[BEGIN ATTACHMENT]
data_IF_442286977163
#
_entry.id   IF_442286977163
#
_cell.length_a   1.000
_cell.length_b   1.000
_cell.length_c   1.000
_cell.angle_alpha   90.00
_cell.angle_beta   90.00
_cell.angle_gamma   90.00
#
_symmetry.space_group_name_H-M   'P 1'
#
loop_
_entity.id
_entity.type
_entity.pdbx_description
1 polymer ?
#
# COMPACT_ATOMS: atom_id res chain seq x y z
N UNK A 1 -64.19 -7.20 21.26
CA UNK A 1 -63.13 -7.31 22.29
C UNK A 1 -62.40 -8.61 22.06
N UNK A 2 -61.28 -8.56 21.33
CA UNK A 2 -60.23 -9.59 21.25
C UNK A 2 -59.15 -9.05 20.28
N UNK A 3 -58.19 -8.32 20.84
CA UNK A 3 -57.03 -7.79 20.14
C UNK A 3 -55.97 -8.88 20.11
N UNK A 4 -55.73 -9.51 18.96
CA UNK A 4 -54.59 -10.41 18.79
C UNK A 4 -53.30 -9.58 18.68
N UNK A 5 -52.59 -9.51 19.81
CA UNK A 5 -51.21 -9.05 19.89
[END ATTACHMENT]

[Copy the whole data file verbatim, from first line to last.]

data_IF_442286977163
#
_entry.id   IF_442286977163
#
_cell.length_a   1.000
_cell.length_b   1.000
_cell.length_c   1.000
_cell.angle_alpha   90.00
_cell.angle_beta   90.00
_cell.angle_gamma   90.00
#
_symmetry.space_group_name_H-M   'P 1'
#
loop_
_entity.id
_entity.type
_entity.pdbx_description
1 polymer ?
#
# COMPACT_ATOMS: atom_id res chain seq x y z
N UNK A 1 -64.19 -7.20 21.26
CA UNK A 1 -63.13 -7.31 22.29
C UNK A 1 -62.40 -8.61 22.06
N UNK A 2 -61.28 -8.56 21.33
CA UNK A 2 -60.23 -9.59 21.25
C UNK A 2 -59.15 -9.05 20.28
N UNK A 3 -58.19 -8.32 20.84
CA UNK A 3 -57.03 -7.79 20.14
C UNK A 3 -55.97 -8.88 20.11
N UNK A 4 -55.73 -9.51 18.96
CA UNK A 4 -54.59 -10.41 18.79
C UNK A 4 -53.30 -9.58 18.68
N UNK A 5 -52.59 -9.51 19.81
CA UNK A 5 -51.21 -9.05 19.89